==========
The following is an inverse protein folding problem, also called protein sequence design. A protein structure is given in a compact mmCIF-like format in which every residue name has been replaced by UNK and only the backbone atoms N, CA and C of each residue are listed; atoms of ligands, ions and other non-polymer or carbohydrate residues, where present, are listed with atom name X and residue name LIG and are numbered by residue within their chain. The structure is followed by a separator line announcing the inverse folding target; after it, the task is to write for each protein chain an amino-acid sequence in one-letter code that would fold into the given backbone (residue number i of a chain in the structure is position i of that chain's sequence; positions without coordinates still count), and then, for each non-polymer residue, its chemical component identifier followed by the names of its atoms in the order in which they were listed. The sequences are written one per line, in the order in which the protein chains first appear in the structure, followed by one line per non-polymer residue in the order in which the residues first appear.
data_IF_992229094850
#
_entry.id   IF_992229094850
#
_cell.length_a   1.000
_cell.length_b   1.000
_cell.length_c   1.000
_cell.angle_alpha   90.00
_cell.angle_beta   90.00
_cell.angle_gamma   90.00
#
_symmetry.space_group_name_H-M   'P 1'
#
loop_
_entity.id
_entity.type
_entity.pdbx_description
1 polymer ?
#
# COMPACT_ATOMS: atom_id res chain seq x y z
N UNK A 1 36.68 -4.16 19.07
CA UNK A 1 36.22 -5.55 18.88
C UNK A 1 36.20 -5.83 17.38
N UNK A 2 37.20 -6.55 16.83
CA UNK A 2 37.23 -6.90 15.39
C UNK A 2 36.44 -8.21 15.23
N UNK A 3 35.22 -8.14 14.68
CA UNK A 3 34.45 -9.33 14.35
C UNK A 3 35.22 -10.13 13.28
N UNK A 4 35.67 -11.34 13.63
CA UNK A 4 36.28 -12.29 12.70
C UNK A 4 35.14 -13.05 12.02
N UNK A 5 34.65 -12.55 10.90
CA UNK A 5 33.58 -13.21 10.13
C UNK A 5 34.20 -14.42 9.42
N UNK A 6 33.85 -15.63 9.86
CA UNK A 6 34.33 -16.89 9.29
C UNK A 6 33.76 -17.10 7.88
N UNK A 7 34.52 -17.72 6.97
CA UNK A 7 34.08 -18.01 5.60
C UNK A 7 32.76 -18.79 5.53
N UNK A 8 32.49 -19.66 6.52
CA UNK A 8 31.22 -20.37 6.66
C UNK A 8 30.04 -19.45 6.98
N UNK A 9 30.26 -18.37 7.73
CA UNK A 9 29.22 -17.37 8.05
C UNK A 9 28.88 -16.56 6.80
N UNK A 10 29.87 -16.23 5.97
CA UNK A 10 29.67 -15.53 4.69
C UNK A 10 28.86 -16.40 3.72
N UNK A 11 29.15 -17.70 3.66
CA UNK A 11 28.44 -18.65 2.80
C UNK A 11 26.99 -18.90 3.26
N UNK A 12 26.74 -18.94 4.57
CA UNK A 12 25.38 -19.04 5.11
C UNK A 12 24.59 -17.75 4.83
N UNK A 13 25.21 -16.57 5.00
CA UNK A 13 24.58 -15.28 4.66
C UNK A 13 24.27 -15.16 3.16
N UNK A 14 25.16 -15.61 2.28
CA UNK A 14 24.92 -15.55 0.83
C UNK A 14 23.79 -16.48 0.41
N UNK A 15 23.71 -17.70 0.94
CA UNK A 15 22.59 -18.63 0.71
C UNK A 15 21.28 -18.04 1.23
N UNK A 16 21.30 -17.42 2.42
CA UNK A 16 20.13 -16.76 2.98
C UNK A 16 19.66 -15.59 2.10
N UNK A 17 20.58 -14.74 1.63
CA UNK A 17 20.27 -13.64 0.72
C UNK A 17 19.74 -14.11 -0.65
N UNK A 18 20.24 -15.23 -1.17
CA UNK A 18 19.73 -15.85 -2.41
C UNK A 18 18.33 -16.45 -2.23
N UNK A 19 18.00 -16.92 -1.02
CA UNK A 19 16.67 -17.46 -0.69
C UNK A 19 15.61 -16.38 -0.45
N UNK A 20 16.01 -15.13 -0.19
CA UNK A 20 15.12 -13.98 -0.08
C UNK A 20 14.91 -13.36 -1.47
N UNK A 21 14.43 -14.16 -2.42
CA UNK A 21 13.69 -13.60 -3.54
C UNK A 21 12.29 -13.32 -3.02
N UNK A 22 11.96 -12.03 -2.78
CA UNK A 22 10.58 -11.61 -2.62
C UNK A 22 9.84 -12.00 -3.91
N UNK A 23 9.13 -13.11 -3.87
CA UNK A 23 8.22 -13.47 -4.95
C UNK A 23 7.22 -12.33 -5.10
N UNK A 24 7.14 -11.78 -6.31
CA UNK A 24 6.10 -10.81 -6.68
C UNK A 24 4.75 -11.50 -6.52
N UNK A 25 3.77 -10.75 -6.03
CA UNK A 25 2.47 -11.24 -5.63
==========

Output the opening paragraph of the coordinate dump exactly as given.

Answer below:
The following is an inverse protein folding problem, also called protein sequence design. A protein structure is given in a compact mmCIF-like format in which every residue name has been replaced by UNK and only the backbone atoms N, CA and C of each residue are listed; atoms of ligands, ions and other non-polymer or carbohydrate residues, where present, are listed with atom name X and residue name LIG and are numbered by residue within their chain. The structure is followed by a separator line announcing the inverse folding target; after it, the task is to write for each protein chain an amino-acid sequence in one-letter code that would fold into the given backbone (residue number i of a chain in the structure is position i of that chain's sequence; positions without coordinates still count), and then, for each non-polymer residue, its chemical component identifier followed by the names of its atoms in the order in which they were listed. The sequences are written one per line, in the order in which the protein chains first appear in the structure, followed by one line per non-polymer residue in the order in which the residues first appear.